Blogs are a familiar feature on the internet - where users post content in an accumulating manner, with comments, and search options, etc. They facilitate expression and exploration, and via attached comments, also debate and synthesis.
Reading and Navigating Blogs
Our blogs are quite powerful. Each writer can post, as is typically the case. Sustainers who have the option can also post, however. All Blogs appear in the blog system, and sometimes also in content boxes the top page of ZNet - and always via the left menu of the top page - and can be found via searches, etc.
Commenting on blogs follows the blogs, attached at the bottom, and blog comments, like all others, are also visible in many places that show comments including in the forum system. In addition, the entire blog system gathers content for everyone - but one can look at the accumulating content in many ways.
For example one can look at one writer's efforts - so one is seeing what is effectively a blog system for that one writer, or Sustainer.
One can also look at the content by topic, seeing blogs that are tagged as being about a certain topic - or place, as well. Thus, when doing that, it is a blog system about a topic, or a place, with many contributors.
One can look at only writer blogs, or only sustainer blogs, as well.
One can look at blogs for particular Groups, too.
All this is easily done using the left menu. Searches allow even more variables and refinements.
Creating Blog Posts
If you are a Sustainer with permission, and are logged in, you will see a link in the left menu for you to post a blog - and you can use that to post one, and then tag it various ways (such as with a topic or place, or a group tag), and once you do, it is in the system with you as the author.
You can also use the console button to the left to post a blog - anytime and from anywhere in the site, as long as you are logged in.
Meanwhile, enjoy the blogs - and, by the way, if you are a Free Member or a Sustainer with a ZSpace page, of course you can put one or more content boxes on it, pulling blog links of any sort you may want to filter for, for example, by you or by your friends or by others - and by topic, about places, for groups, etc.
There is no doubt that people have moral intuitions, and research -- serious research is in very early stages -- reveals that they are quite uniform without experience in complex situations, and in many ways surprising.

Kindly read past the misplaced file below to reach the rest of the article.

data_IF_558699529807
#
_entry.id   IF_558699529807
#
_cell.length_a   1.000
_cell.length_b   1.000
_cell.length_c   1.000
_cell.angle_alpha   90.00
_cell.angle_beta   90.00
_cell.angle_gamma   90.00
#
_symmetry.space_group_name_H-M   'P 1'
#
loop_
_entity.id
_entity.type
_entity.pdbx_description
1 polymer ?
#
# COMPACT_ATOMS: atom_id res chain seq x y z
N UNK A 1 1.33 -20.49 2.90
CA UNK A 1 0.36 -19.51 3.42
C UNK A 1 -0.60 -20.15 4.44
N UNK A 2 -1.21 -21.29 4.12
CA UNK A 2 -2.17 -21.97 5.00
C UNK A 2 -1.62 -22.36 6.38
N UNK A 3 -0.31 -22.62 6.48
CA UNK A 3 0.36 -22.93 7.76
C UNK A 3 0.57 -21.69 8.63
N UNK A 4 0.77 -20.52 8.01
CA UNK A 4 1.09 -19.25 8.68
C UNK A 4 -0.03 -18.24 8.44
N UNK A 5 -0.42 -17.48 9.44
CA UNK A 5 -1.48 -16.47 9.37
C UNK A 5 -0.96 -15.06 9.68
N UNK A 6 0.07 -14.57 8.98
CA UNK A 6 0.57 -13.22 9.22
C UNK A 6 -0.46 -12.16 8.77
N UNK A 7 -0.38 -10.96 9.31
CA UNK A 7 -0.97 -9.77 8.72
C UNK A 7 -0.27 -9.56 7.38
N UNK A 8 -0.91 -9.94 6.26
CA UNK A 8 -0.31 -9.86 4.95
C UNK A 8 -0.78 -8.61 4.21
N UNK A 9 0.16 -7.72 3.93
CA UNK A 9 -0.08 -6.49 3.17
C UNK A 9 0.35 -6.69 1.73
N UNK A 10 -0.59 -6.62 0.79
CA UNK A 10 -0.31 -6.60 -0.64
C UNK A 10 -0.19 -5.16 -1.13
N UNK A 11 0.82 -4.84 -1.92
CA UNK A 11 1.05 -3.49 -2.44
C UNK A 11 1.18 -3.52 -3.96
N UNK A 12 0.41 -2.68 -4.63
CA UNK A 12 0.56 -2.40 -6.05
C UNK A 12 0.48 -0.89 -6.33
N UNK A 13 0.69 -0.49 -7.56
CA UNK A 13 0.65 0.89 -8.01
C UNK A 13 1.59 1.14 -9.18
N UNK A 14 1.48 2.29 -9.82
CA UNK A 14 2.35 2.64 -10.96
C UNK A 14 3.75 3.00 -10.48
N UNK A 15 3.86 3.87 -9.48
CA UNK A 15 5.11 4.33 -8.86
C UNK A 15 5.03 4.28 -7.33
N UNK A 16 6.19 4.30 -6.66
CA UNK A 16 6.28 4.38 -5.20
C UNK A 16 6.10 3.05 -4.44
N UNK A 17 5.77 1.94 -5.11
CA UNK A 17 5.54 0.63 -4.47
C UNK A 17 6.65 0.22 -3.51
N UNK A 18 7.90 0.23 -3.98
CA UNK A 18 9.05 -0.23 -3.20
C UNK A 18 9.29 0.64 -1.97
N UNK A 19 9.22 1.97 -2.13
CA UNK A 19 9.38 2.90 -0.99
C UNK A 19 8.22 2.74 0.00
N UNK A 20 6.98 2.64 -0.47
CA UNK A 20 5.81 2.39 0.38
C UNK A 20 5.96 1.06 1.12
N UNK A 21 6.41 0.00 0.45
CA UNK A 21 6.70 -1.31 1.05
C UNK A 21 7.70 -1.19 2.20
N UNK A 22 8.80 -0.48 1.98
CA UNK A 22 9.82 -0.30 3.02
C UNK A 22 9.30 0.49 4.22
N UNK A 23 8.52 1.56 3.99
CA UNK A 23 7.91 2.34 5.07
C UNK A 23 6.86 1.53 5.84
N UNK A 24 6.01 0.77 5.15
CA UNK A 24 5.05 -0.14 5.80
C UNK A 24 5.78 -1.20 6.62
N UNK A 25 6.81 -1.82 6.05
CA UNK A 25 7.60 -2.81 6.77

There is little reason to doubt David Hume's observation that they are grounded in our nature -- as we would restate it, adding nothing much substantive, in our genetic endowment. We can learn little bits about these topics by the methods of science, but the issues of human life so vastly exceed the range of scientific understanding that we are almost always proceeding on the basis of moral intuition, which is subject to reflection, debate, sharpening, etc., but cannot be grounded... The same is true of the epistemological intuitions that guide scientific research, in fact. Why should we seek what by our cognitive standards are simple, elegant theories? In brief, we have to live our lives, without immobilizing ourselves by posing questions that are very remote from answers, or even coherent formulation. That's not to say we shouldn't think about them, but without being immobilized by them.
What I've called truisms I think are moral truisms: for example, that we should apply to ourselves the same standards we apply to others (in fact, more stringent ones). Suppose I run into someone who doesn't agree: say, someone who thinks it's outrageous for someone to cause severe harm to us, but just fine for us to cause far more severe harm to them? Then discussion is pretty much at an end. However, I think this situation is very rare. The usual situation is denial that we are causing severe harm to them; rather, we are doing our best to help them, but sometimes failing because of our naivete, innocence, tendency to sacrifice ourselves too much for others, etc. That's the essence of what in honest days used to be called "propaganda," and is now called "news," or "information," or "sober commentary by public intellectuals," or "scholarship," etc. I think that is overwhelmingly true. One rarely comes across someone who says "I'm a Nazi and proud of it." But if so, that reveals that there is something of a common moral ground, and a basis for constructive interchange -- which may, and sometimes does, sharpen moral intuitions as well. We all know that very well in fact. It's not that long ago, after all, that it was considered not just tolerable but in fact deeply moral to have slaves, beat one's wife if she is disobedient, lash children, torture a poor person who robbed a crumb of bread, etc.